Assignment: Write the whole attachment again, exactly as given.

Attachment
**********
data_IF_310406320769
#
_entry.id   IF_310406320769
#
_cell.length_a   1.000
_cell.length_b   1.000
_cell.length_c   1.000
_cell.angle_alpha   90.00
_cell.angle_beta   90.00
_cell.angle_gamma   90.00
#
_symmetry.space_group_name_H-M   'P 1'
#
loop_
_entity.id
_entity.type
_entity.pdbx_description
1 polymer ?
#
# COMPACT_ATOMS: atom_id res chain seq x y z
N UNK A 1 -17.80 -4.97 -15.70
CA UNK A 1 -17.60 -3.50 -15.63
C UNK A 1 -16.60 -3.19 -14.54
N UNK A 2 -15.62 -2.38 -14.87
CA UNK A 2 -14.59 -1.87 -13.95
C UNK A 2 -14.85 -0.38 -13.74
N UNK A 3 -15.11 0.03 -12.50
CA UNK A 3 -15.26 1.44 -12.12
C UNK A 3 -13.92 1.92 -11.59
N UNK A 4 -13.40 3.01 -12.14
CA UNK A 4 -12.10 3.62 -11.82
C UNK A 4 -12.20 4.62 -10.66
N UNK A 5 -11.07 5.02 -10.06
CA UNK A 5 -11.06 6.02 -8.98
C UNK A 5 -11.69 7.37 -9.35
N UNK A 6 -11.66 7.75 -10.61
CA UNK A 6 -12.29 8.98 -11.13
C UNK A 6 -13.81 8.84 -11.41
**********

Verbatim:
data_IF_310406320769
#
_entry.id   IF_310406320769
#
_cell.length_a   1.000
_cell.length_b   1.000
_cell.length_c   1.000
_cell.angle_alpha   90.00
_cell.angle_beta   90.00
_cell.angle_gamma   90.00
#
_symmetry.space_group_name_H-M   'P 1'
#
loop_
_entity.id
_entity.type
_entity.pdbx_description
1 polymer ?
#
# COMPACT_ATOMS: atom_id res chain seq x y z
N UNK A 1 -17.80 -4.97 -15.70
CA UNK A 1 -17.60 -3.50 -15.63
C UNK A 1 -16.60 -3.19 -14.54
N UNK A 2 -15.62 -2.38 -14.87
CA UNK A 2 -14.59 -1.87 -13.95
C UNK A 2 -14.85 -0.38 -13.74
N UNK A 3 -15.11 0.03 -12.50
CA UNK A 3 -15.26 1.44 -12.12
C UNK A 3 -13.92 1.92 -11.59
N UNK A 4 -13.40 3.01 -12.14
CA UNK A 4 -12.10 3.62 -11.82
C UNK A 4 -12.20 4.62 -10.66
N UNK A 5 -11.07 5.02 -10.06
CA UNK A 5 -11.06 6.02 -8.98
C UNK A 5 -11.69 7.37 -9.35
N UNK A 6 -11.66 7.75 -10.61
CA UNK A 6 -12.29 8.98 -11.13
C UNK A 6 -13.81 8.84 -11.41